The Info List - Saul Bass

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SAUL BASS (/sɔːl bæs/ ; May 8, 1920 – April 25, 1996) was an American graphic designer and Academy Award
Academy Award
-winning filmmaker, best known for his design of motion-picture title sequences , film posters , and corporate logos .

During his 40-year career Bass worked for some of Hollywood's most prominent filmmakers, including Alfred Hitchcock
Alfred Hitchcock
, Otto Preminger , Billy Wilder
Billy Wilder
, Stanley Kubrick
Stanley Kubrick
and Martin Scorsese
Martin Scorsese
. Among his most famous title sequences are the animated paper cut-out of a heroin addict's arm for Preminger's The Man with the Golden Arm , the credits racing up and down what eventually becomes a high-angle shot of a skyscraper in Hitchcock's North by Northwest , and the disjointed text that races together and apart in Psycho .

Bass designed some of the most iconic corporate logos in North America, including the Bell System
Bell System
logo in 1969, as well as AT vertical-align: top;">

* Carmen Jones (1954) * The Big Knife
The Big Knife
(1955) * The Man with the Golden Arm (1955) * The Racers (1955) * The Seven Year Itch
The Seven Year Itch
(1955) * The Shrike (1955) * Around the World in Eighty Days (1956) * Storm Center (1956) * Attack (1956) * Edge of the City (1957) * Saint Joan (1957) * The Pride and the Passion (1957) * The Young Stranger (1957) * Bonjour Tristesse (1958) * Cowboy (1958) * Vertigo (1958) * The Big Country (1958)

* Anatomy of a Murder
Anatomy of a Murder
(1959) * North by Northwest (1959) * Psycho (1960) * Spartacus
(1960) * The Facts of Life (1960) * Exodus (1960) * Ocean\'s 11 (1960) * West Side Story (1961) * Something Wild (1961) * Advise vertical-align: top;">

* Grand Prix (1966) * Not with My Wife, You Don\'t! (1966) * Seconds (1966) * Such Good Friends (1971) * That\'s Entertainment, Part II (1976) * Broadcast News (1987) * Big (1988) * The War of the Roses (1989) * Goodfellas (1990) * Cape Fear (1991) * Doc Hollywood
Doc Hollywood
(1991) * Mr. Saturday Night
Mr. Saturday Night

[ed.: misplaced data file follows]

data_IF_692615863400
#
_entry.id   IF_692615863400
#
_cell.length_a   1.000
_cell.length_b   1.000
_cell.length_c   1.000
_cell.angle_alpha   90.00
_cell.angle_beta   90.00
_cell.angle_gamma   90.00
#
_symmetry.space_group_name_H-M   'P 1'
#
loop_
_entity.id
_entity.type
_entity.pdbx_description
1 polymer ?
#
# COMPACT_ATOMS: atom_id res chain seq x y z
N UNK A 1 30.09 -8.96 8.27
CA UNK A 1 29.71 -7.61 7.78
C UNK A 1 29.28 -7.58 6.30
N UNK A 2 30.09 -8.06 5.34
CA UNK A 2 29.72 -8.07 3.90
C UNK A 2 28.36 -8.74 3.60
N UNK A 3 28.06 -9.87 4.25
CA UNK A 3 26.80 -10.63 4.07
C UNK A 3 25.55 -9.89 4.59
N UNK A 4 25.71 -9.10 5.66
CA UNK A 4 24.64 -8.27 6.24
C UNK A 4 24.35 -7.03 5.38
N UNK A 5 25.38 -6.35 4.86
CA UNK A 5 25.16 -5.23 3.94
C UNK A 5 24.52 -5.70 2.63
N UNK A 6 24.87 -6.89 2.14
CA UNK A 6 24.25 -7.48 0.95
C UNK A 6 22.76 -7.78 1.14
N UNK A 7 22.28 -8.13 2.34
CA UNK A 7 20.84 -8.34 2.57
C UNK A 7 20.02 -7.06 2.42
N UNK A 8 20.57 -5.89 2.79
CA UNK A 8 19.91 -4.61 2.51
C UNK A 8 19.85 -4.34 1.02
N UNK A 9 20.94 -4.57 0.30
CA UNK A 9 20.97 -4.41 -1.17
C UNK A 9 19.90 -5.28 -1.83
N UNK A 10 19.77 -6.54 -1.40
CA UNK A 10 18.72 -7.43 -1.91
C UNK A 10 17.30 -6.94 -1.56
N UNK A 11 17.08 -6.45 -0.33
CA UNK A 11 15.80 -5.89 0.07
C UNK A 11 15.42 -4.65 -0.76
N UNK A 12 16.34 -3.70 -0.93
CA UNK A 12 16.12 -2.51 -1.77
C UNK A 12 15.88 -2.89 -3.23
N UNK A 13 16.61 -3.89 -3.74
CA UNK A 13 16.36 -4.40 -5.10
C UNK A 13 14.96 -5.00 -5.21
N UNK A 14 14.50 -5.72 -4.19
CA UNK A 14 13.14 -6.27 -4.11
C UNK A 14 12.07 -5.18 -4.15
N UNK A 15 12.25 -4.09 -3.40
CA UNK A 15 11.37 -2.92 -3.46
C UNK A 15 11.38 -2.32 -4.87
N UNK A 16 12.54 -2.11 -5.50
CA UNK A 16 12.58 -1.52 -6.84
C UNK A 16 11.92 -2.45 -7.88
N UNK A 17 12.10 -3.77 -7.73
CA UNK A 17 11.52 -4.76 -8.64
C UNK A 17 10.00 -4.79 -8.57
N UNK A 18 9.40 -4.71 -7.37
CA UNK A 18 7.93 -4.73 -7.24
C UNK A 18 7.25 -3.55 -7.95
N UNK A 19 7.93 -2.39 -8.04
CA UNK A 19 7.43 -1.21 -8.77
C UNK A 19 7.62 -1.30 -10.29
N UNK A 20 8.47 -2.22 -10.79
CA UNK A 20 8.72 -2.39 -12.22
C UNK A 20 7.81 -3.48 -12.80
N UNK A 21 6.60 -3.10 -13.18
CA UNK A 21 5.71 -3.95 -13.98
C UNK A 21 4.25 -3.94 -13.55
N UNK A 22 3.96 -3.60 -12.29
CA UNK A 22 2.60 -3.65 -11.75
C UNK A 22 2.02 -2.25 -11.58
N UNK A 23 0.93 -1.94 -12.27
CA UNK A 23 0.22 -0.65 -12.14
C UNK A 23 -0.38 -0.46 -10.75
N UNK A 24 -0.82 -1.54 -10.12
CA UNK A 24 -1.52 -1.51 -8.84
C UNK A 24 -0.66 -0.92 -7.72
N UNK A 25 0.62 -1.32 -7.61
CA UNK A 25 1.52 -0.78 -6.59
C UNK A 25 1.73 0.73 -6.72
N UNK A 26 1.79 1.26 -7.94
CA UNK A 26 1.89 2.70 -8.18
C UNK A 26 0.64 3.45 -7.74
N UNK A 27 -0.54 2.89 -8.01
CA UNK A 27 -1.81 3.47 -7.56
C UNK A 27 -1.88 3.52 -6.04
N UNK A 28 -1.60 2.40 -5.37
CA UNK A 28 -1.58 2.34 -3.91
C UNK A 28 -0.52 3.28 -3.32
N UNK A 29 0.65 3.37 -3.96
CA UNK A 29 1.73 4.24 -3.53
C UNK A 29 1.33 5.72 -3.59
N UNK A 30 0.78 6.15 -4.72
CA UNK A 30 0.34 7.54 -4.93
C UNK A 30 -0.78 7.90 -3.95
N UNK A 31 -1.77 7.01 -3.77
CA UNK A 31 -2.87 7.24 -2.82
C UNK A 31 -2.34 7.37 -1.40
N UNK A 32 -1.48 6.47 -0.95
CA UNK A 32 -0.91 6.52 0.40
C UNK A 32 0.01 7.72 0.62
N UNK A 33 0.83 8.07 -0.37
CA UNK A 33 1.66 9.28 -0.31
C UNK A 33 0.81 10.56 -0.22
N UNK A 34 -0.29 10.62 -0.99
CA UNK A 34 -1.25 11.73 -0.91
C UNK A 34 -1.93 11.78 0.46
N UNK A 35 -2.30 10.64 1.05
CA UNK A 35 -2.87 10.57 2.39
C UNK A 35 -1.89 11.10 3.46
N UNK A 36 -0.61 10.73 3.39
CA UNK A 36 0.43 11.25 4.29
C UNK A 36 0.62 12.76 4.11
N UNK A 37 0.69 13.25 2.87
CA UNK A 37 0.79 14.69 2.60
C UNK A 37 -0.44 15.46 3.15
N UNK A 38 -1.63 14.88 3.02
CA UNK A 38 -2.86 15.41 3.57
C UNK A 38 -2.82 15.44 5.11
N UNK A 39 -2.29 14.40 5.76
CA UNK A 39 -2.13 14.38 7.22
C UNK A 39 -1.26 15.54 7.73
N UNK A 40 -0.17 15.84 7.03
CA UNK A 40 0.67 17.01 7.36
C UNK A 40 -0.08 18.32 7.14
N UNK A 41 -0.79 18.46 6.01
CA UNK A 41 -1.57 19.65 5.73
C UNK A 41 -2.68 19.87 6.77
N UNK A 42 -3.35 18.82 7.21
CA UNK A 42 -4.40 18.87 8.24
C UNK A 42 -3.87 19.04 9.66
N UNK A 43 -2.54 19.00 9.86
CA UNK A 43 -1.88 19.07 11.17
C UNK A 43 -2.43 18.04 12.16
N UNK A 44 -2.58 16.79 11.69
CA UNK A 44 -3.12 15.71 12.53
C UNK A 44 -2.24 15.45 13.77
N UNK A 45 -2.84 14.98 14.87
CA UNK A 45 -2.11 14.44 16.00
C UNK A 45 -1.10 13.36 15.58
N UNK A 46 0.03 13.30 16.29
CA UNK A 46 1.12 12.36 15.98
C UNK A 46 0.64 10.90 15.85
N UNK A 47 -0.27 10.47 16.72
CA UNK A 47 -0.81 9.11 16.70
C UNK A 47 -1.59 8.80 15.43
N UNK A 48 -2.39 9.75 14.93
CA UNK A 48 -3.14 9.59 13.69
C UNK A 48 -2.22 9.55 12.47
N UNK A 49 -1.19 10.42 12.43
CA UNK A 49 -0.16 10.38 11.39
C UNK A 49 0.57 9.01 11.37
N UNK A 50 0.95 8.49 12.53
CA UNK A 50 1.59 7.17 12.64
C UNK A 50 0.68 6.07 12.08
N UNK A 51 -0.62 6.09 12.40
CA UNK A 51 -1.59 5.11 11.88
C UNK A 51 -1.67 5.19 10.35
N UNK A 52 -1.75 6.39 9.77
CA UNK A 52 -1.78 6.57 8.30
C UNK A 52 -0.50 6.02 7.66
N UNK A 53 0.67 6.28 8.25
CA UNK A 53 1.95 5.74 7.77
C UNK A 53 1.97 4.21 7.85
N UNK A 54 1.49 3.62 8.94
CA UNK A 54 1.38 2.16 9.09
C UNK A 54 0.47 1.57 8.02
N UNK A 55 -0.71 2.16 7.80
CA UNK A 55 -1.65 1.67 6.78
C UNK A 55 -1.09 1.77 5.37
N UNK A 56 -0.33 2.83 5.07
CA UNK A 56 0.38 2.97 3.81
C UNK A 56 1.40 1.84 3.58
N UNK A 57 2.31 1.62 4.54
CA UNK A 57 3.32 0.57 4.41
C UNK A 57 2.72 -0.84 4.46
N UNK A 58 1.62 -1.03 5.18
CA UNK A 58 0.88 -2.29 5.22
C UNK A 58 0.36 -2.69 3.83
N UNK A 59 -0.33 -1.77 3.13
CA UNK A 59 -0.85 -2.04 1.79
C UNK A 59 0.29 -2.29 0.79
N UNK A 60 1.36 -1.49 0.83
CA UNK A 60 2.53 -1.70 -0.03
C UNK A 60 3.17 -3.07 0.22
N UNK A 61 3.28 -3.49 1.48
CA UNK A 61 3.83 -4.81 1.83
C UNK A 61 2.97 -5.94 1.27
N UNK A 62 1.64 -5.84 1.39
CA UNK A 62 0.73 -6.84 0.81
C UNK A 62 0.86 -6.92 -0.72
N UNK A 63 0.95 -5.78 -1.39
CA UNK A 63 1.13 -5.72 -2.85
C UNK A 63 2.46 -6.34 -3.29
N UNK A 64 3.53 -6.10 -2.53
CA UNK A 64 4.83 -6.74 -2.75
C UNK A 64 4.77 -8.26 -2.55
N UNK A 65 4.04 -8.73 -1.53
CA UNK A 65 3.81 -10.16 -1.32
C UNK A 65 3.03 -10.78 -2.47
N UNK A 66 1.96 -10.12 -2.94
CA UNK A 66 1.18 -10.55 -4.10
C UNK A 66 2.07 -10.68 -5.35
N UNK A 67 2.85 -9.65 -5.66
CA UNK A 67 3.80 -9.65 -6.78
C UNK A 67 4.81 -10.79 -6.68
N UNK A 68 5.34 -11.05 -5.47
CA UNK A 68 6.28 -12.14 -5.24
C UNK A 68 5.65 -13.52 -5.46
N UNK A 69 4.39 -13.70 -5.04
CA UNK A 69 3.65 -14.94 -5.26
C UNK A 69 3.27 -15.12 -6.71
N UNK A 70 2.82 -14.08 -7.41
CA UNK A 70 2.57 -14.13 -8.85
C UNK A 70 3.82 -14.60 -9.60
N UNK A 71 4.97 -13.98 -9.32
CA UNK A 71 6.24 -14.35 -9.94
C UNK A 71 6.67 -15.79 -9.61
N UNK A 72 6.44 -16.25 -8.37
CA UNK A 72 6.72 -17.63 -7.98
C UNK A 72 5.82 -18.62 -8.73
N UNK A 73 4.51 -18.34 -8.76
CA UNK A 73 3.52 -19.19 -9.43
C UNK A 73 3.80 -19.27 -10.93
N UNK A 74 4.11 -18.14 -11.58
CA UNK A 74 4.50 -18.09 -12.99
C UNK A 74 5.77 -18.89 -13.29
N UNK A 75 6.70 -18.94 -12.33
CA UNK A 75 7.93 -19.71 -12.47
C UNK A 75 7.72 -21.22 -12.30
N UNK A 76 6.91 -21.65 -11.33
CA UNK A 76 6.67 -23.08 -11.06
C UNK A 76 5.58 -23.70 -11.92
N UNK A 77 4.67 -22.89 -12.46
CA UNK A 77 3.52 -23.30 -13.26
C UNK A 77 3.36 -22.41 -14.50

(1992) * The Age of Innocence
The Age of Innocence
(1993) * Higher Learning (1995) * Casino (1995)


Logos designed by Saul Bass. From top left: Bell System, AT&T, General Foods, United Airlines, Avery International, Continental Airlines, Celanese, United Way, Rockwell International, Minolta, Girl Scouts of the USA, Lawry's Foods, Quaker Oats, Kleenex, Frontier Airlines, Dixie, Warner Communications, and Fuller Paints

Bass was responsible for some of the best-remembered, most iconic logos in North America, including both the Bell Telephone logo (1969) and successor AT">

* Alcoa (1963) * AT&T Corporation
AT&T Corporation
(1969 and 1983) * Avery International (1975) * Boys vertical-align: top;">

* Kose Cosmetics (1991) * Lawry\'s Foods (1959) * Minami Sports (1991) * Minolta
(1978) * NCR Corporation
NCR Corporation
(1996) * Quaker Oats
Quaker Oats
(1969) * Rockwell International (1968) * Security Pacific Bank (1966) * United Airlines
United Airlines
(1974) * United Way (1972) * US postage stamp , "Science and Industry" (1983) * Warner Communications (1974) * Wienerschnitzel (1978) * Wesson Oil (1964) * YWCA

An analysis of a sample of Bass’s corporate logos in 2011 found them to have an unusual longevity. The most common cause of the end of a Bass corporate logo (in the selection analyzed) was the demise or merge of the company, rather than a corporate logo redesign. The average lifespan of a Bass logo is more than 34 years.


The Man with the Golden Arm poster designed by Bass

Saul Bass